Friday, 1 June 2012

North Country Rover, Day 1: Getting There

Although I've been on many, many trains over the last year, I haven't really had much time to blog about it. However, spending five days on trains "oop north" really deserves some blogging. To make it easier, I no longer have to carry around my laptop: I now have an iPad from which to blog about my and Ian's travels around the north this Jubilee weekend. We're spending five nights in York travelling around on a North Country Rover, which is valid for four days in eight travelling around the area bounded by Preston, Carlisle, Newcastle and Hull.

While I've been on pretty much every line in Scotland now, and nearly every line in the midlands and the north-west, Yorkshire and the north-east of England remain largely unexplored by me. Ian, however, is from Bolton, and while he has explored much of the area as a child, it's been quite a while since he's had a chance to spend a good few days "oop north".

We plan to spend Friday (1st June) going to Whitby and back, then Saturday (2nd) touring around a variety of lines in East and West Yorkshire. Then on the Monday (4th) we plan a grand circuit of the Cumbrian Coast and the Tyne Valley, and on Tuesday (5th) a short trip to Morecambe before heading home again via Leeds. On Sunday (3rd), rather than travelling on trains, we will be visiting Railfest 2012, a huge exhibition of trains old and new at the National Railway Museum.

The weekend started, unusually, on Thursday (31st May) evening, with Ian getting the train from Milton Keynes after work, and my joining him at Coventry:

1742 Coventry to Birmingham New St, arr 1808
Headcode: 1G33, operated by Virgin Trains using Pendolino 390003
Distance: 19 miles; walk-up return: £5.40

What a surprise: another train to Birmingham, another Pendolino; though only a 9-car train. Virgin Trains are currently in the process of lengthening over half their Pendolinos from 9 to 11 carriages long: 31 trains will get two new carriages added to them before December, while four extra 11-car Pendolinos have already been brought into service - unfortunately I have yet to travel on one...

We arrived at Birmingham New Street and headed to McDonalds around the corner from the station to grab some dinner, before heading back to New Street to head north towards York. In order to avoid CrossCountry's ubiquitous Voyager trains - which, at 4 or 5 carriages, are far too short for the long journeys they make - we picked one of a few trains a day which CrossCountry run with HSTs:

1903 Birmingham New St to Leeds, arr 2105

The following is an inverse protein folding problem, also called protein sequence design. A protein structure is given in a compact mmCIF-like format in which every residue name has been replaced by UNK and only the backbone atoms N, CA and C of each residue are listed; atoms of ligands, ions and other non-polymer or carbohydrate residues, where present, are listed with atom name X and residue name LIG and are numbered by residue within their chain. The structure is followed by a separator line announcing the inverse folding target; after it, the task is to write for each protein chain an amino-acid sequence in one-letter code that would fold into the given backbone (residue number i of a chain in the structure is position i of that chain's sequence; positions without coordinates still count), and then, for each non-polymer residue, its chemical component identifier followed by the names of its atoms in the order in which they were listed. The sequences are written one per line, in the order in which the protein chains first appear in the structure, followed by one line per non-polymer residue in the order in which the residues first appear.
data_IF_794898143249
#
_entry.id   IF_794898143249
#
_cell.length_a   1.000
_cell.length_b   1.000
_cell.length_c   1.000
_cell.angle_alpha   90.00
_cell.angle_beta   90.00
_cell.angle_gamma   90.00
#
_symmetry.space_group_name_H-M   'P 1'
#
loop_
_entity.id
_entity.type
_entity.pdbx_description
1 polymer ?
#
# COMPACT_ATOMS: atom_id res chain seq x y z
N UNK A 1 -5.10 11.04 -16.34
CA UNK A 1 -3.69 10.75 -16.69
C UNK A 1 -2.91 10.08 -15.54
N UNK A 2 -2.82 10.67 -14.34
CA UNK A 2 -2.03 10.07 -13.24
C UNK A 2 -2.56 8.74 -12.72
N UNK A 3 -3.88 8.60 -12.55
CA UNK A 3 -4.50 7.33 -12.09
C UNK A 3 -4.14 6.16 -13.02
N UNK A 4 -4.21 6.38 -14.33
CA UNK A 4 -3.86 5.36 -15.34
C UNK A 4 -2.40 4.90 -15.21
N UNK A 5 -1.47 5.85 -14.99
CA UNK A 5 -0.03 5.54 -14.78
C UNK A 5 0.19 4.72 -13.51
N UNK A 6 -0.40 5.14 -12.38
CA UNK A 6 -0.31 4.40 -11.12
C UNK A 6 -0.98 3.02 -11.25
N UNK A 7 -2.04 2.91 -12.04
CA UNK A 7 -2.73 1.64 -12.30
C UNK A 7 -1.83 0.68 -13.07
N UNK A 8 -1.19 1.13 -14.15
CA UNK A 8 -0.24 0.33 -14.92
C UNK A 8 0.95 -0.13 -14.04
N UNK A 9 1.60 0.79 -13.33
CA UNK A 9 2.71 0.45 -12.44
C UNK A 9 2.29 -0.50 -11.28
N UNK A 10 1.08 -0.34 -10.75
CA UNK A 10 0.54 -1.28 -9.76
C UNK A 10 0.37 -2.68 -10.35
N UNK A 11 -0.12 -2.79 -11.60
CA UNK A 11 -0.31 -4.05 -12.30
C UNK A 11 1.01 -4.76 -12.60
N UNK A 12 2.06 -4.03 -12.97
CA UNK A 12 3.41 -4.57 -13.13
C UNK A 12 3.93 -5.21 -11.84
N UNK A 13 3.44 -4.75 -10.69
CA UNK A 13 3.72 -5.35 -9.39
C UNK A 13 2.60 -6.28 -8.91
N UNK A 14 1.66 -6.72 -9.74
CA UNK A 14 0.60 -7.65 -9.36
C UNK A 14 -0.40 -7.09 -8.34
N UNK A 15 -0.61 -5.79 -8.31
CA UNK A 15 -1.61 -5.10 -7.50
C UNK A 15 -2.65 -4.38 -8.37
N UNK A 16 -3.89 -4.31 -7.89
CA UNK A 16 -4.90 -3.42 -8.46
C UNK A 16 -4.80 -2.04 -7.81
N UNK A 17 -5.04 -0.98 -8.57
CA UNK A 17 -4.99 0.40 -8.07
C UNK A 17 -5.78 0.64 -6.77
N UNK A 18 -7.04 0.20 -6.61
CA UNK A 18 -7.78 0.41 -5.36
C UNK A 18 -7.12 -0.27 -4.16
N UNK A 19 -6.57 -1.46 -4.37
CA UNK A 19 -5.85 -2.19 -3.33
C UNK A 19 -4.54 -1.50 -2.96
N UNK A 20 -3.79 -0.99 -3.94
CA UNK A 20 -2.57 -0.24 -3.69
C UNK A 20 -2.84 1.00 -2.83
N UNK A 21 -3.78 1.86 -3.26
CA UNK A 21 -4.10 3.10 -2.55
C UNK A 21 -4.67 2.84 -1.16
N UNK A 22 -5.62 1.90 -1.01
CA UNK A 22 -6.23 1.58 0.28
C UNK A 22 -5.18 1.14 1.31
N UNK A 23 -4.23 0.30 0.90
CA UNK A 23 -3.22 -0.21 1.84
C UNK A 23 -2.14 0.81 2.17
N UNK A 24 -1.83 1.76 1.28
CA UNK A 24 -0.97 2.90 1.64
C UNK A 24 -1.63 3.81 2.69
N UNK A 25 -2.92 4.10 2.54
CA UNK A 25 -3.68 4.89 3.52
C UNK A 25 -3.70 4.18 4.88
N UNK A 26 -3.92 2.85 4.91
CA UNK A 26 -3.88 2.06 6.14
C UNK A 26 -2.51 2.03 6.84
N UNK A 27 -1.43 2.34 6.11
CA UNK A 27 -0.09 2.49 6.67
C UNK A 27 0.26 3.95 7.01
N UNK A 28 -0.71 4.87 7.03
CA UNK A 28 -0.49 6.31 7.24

Headcode: 1E63, operated by CrossCountry using HST 43301+43384
Distance: 115.5 miles; walk-up return: £37.05

Spending two hours on an HST is such a nice way to travel over 100 miles: the seats are comfortable, the windows are large, and the trains are long enough to cope with almost any number of passengers you care to mention. Compared the noisy, cramped, claustrophobic, short, and wholly unsuitable Voyagers, the HST was a breath of fresh air (ironic given that it is in fact a return to what was used before Voyagers were built!).

Much of the route we travelled was familiar: from Birmingham we headed north-east over CrossCountry's nearest thing to a main line to Derby, and from there we followed the Midland Main Line to Sheffield. From Sheffield, however, I was in less familiar territory, skirting through South Yorkshire to join the Leeds branch of the ECML south of Wakefield, calling at Wakefield Westgate on our way into Leeds.

During the day, the CrossCountry trains via Leeds continue all the way to Edinburgh, but it being 9pm the one we were on terminated at Leeds. We had an unusually long wait at Leeds - nearly 40 minutes - for our onward train to York, during which time we did remarkably little. Eventually the time came to board our final train of the day:

2142 Leeds to York, arr 2206
Headcode: 1P62, operated by Transpennine Express using Desiro 185139
Distance: 25.5 miles; walk-up price: £7.75
Amazingly, in spite of having been on the vast majority of the long-distance network around the country, until Thursday I'd never been on the line between Leeds and York. The line is used by a variety of services: apart from local trains, there are CrossCountry services running between Plymouth and Edinburgh, but the bulk of the traffic is taken up by Transpennine Express (TPE) who run three trains an hour between Leeds and York, continuing to a variety of destinations such as Manchester, Liverpool, Newcastle, Middlesbrough and Scarborough.

The line itself is electrified at both ends, but otherwise remains a diesel "island" for the time being. However, plans are in place to electrify the main "north trans-Pennine" corridor between Liverpool, Manchester, Leeds and York by 2020. This would also provide a useful diversionary route for East Coast, whose electric trains can often get stuck due to a lack of alternative electrified routes.

At Colton Junction, where the Leeds-York line joins the ECML, there is a rare type of junction. With most points, there is a "straight on" route, with a fairly high speed limit, and a diverging route which curves more and thus usually has a lower speed limit. Colton Junction, however, is set up to permit trains heading south from York to head towards Doncaster or Leeds at 125mph on either line. (The only other such junction is at Rugby on the WCML.) Unfortunately, we were a) on a train that could only do 100mph and b) heading north where the feeling of "converging" is less noticeable than "diverging" going south.

On arriving at York, we walked the short distance to our Ibis hotel, and settled down for a quiet night, before our day trip to Whitby on the Friday which involved a bus, a steam train, a line that shouldn't still exist, a rather enjoyable meeting with my cousin, and my first ever rail replacement bus service...

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